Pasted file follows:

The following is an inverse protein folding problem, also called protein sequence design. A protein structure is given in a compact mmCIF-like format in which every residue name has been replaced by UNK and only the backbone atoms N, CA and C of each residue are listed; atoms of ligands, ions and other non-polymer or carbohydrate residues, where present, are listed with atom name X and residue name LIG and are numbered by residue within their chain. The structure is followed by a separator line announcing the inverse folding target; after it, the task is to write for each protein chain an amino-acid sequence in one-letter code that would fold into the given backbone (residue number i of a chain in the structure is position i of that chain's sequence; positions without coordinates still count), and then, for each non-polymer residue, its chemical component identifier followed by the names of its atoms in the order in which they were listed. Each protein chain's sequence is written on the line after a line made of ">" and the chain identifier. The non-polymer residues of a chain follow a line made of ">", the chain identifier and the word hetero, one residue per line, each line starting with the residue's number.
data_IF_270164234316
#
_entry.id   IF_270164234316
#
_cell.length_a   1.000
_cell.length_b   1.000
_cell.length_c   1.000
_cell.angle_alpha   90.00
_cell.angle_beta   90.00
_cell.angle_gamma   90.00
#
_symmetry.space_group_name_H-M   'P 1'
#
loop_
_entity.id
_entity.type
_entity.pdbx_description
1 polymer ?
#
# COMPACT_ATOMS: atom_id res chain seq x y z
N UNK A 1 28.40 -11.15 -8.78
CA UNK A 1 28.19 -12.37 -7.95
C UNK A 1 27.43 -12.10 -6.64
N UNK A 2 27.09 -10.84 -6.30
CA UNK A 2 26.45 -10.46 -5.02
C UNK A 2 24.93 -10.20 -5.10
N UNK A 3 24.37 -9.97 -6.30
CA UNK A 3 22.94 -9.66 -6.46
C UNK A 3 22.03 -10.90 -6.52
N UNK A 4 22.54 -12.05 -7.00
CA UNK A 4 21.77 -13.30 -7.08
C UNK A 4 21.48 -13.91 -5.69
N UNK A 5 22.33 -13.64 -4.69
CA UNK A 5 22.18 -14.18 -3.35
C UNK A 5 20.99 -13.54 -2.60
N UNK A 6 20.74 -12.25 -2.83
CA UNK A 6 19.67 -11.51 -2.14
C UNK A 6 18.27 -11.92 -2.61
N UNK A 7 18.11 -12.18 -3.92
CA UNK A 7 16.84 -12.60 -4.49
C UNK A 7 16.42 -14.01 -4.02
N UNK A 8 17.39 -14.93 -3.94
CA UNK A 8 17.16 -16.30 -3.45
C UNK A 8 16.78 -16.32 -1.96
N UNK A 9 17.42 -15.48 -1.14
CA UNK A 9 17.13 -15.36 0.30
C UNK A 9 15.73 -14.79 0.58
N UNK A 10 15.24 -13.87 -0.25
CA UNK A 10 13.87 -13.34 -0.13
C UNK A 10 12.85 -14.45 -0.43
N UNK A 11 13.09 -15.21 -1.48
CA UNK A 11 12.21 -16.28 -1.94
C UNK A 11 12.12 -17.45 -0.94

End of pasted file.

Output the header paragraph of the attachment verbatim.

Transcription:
The following is an inverse protein folding problem, also called protein sequence design. A protein structure is given in a compact mmCIF-like format in which every residue name has been replaced by UNK and only the backbone atoms N, CA and C of each residue are listed; atoms of ligands, ions and other non-polymer or carbohydrate residues, where present, are listed with atom name X and residue name LIG and are numbered by residue within their chain. The structure is followed by a separator line announcing the inverse folding target; after it, the task is to write for each protein chain an amino-acid sequence in one-letter code that would fold into the given backbone (residue number i of a chain in the structure is position i of that chain's sequence; positions without coordinates still count), and then, for each non-polymer residue, its chemical component identifier followed by the names of its atoms in the order in which they were listed. Each protein chain's sequence is written on the line after a line made of ">" and the chain identifier. The non-polymer residues of a chain follow a line made of ">", the chain identifier and the word hetero, one residue per line, each line starting with the residue's number.